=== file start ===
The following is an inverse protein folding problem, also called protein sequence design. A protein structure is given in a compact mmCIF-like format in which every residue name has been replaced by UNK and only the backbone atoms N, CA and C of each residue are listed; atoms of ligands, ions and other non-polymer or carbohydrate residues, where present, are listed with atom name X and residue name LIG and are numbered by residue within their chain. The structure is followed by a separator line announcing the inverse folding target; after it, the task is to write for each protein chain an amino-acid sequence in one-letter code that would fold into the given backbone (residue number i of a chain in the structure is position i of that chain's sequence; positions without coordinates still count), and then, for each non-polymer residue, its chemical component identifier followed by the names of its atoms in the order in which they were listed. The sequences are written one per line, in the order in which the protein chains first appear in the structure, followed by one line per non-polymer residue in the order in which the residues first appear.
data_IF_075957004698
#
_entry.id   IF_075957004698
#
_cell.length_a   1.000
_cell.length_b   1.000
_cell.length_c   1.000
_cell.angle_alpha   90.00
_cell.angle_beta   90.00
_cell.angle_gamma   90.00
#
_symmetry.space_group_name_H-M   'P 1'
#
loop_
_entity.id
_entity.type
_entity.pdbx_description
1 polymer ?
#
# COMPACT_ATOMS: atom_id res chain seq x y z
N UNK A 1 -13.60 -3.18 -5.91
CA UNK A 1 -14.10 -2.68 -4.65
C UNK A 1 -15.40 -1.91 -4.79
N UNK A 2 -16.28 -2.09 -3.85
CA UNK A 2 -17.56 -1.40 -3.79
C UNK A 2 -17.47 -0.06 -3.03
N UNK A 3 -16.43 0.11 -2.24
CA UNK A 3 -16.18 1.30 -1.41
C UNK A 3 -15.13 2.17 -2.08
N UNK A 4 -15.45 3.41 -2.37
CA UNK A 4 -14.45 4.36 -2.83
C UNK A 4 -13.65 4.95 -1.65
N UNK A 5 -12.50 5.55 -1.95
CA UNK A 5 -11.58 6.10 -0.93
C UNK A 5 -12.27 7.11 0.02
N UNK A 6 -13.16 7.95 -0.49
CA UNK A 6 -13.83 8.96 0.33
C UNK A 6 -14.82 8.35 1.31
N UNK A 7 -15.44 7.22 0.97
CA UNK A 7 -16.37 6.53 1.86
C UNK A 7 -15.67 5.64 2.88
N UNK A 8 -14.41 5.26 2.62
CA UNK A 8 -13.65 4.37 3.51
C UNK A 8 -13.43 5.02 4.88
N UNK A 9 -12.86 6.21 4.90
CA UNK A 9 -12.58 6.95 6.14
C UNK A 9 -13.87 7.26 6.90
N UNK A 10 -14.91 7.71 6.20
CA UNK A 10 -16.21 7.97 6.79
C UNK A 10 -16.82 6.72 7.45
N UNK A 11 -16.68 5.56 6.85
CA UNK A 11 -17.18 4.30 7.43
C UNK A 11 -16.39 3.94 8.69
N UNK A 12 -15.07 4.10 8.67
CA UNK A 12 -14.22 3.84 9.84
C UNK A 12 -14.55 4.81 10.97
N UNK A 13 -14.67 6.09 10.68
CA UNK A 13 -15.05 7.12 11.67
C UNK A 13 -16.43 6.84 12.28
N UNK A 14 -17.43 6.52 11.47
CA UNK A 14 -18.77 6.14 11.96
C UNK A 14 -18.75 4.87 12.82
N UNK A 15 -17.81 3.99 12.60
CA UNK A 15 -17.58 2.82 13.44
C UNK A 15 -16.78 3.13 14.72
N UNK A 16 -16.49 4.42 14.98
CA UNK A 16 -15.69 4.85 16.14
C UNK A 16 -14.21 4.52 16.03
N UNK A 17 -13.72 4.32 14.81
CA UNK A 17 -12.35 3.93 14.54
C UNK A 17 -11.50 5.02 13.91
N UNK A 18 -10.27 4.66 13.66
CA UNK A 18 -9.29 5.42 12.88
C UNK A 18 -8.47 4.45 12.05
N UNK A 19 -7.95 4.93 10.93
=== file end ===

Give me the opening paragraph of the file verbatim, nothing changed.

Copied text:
The following is an inverse protein folding problem, also called protein sequence design. A protein structure is given in a compact mmCIF-like format in which every residue name has been replaced by UNK and only the backbone atoms N, CA and C of each residue are listed; atoms of ligands, ions and other non-polymer or carbohydrate residues, where present, are listed with atom name X and residue name LIG and are numbered by residue within their chain. The structure is followed by a separator line announcing the inverse folding target; after it, the task is to write for each protein chain an amino-acid sequence in one-letter code that would fold into the given backbone (residue number i of a chain in the structure is position i of that chain's sequence; positions without coordinates still count), and then, for each non-polymer residue, its chemical component identifier followed by the names of its atoms in the order in which they were listed. The sequences are written one per line, in the order in which the protein chains first appear in the structure, followed by one line per non-polymer residue in the order in which the residues first appear.